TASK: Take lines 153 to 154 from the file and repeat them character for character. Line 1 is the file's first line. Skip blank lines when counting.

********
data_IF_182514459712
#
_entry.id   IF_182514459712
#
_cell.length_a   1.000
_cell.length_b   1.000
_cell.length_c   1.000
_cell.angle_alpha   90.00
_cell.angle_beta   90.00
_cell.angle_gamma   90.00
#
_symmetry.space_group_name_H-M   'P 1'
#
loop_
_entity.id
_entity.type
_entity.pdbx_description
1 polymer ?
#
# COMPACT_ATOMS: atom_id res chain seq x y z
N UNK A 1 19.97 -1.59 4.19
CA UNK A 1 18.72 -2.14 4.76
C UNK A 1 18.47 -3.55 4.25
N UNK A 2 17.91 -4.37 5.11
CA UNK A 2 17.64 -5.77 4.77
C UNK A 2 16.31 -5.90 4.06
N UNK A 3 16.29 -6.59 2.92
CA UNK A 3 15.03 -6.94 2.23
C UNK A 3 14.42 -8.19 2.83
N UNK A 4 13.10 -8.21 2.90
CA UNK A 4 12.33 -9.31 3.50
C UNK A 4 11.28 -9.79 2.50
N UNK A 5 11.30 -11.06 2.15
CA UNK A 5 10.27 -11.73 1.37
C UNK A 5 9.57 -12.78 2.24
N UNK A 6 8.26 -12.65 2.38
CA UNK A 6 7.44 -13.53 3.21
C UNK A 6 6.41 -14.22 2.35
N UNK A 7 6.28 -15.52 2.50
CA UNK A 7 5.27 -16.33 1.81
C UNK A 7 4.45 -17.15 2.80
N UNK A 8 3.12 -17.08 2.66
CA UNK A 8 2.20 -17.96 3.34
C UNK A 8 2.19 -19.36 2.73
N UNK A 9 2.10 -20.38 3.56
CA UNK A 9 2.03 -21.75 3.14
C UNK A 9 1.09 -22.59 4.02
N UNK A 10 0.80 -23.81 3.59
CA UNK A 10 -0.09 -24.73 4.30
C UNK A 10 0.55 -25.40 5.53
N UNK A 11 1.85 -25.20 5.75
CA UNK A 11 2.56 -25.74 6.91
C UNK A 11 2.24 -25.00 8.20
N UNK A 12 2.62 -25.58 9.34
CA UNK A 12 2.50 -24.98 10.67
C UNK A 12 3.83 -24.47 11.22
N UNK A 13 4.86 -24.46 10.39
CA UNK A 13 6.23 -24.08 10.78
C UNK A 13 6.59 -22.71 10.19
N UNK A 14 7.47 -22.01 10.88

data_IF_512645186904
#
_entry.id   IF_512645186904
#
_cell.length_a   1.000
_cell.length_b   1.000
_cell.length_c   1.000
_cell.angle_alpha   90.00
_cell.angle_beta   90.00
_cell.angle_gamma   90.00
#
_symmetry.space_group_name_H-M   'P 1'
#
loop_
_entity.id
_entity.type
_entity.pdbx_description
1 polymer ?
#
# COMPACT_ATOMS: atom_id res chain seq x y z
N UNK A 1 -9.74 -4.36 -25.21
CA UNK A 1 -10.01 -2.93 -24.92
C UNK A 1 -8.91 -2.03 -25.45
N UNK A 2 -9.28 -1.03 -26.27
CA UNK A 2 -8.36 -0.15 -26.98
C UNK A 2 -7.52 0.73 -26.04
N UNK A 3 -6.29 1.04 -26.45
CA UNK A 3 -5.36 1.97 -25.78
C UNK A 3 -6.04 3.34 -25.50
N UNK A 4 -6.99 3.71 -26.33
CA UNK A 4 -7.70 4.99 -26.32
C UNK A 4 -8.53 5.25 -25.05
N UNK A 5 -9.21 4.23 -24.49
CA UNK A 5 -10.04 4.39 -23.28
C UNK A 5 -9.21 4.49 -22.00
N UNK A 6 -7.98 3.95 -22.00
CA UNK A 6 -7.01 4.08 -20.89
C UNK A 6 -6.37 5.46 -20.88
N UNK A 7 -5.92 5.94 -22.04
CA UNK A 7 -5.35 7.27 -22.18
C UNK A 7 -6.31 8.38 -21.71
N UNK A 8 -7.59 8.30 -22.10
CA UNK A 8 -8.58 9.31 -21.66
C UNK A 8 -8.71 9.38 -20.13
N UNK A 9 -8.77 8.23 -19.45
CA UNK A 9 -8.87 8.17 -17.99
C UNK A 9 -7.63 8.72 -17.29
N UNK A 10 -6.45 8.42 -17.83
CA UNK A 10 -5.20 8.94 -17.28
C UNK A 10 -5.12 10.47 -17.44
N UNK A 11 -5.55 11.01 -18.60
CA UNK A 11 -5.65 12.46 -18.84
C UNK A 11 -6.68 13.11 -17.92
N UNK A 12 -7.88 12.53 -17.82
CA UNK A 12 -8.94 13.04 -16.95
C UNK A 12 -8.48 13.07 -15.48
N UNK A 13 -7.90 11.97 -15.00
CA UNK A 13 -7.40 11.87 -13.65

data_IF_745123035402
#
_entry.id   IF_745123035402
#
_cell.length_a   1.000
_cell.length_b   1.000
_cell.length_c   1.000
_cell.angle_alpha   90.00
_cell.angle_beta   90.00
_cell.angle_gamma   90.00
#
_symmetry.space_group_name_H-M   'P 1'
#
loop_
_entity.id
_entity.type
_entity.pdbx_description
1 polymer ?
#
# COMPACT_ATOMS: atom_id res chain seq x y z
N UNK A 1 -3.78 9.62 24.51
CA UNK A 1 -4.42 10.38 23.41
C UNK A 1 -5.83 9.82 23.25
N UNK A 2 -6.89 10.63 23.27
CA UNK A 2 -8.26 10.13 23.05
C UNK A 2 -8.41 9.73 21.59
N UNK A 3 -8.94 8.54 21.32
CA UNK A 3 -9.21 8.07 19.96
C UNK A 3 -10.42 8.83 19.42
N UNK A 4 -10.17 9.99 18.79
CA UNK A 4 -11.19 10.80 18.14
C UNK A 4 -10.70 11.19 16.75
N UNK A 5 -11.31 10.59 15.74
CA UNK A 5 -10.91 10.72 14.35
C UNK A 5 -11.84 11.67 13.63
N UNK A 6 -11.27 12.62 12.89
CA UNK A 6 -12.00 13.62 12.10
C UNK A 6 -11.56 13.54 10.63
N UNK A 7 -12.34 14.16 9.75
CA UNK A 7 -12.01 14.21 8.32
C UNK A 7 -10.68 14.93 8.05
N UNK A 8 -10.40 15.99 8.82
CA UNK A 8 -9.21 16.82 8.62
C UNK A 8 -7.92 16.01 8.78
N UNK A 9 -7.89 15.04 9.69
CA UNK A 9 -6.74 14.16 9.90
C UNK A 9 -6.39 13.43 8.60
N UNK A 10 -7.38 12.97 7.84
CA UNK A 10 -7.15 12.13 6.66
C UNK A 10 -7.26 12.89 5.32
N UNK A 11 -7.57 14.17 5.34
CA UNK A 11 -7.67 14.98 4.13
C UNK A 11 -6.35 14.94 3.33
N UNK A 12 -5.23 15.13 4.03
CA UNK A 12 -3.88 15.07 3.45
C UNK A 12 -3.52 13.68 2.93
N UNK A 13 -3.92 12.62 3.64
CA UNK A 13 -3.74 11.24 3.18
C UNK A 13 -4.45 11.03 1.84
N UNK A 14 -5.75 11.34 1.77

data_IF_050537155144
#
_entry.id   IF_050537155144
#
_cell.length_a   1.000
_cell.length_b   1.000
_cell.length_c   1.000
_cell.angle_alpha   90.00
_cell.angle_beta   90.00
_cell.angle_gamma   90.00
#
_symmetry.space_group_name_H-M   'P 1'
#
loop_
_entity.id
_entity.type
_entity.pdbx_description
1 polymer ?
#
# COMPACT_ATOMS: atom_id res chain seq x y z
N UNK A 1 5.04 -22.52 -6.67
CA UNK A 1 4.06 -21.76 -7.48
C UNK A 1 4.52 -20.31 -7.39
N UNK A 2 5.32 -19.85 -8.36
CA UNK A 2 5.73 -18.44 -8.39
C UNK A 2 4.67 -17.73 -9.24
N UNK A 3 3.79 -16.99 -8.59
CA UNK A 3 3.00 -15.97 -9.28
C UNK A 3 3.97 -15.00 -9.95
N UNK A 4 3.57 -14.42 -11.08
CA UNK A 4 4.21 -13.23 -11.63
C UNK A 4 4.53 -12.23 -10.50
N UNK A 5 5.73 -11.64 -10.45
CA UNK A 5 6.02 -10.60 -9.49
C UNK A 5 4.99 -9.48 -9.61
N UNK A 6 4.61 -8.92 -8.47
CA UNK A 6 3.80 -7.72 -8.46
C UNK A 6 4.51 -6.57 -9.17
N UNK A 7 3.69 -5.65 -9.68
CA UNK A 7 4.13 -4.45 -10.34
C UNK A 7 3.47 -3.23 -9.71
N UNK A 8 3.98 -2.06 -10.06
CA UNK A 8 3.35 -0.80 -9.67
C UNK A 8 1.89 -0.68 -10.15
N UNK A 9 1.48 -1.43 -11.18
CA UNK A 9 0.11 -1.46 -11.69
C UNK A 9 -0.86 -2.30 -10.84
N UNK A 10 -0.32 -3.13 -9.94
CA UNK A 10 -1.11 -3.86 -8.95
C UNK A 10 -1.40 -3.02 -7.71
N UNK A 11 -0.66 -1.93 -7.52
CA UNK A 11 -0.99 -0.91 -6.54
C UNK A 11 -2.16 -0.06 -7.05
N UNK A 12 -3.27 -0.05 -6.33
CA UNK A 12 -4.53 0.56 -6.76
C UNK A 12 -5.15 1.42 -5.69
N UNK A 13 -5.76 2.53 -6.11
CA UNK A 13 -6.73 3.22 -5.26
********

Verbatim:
C UNK A 5 -11.84 11.67 13.63
N UNK A 6 -11.27 12.62 12.89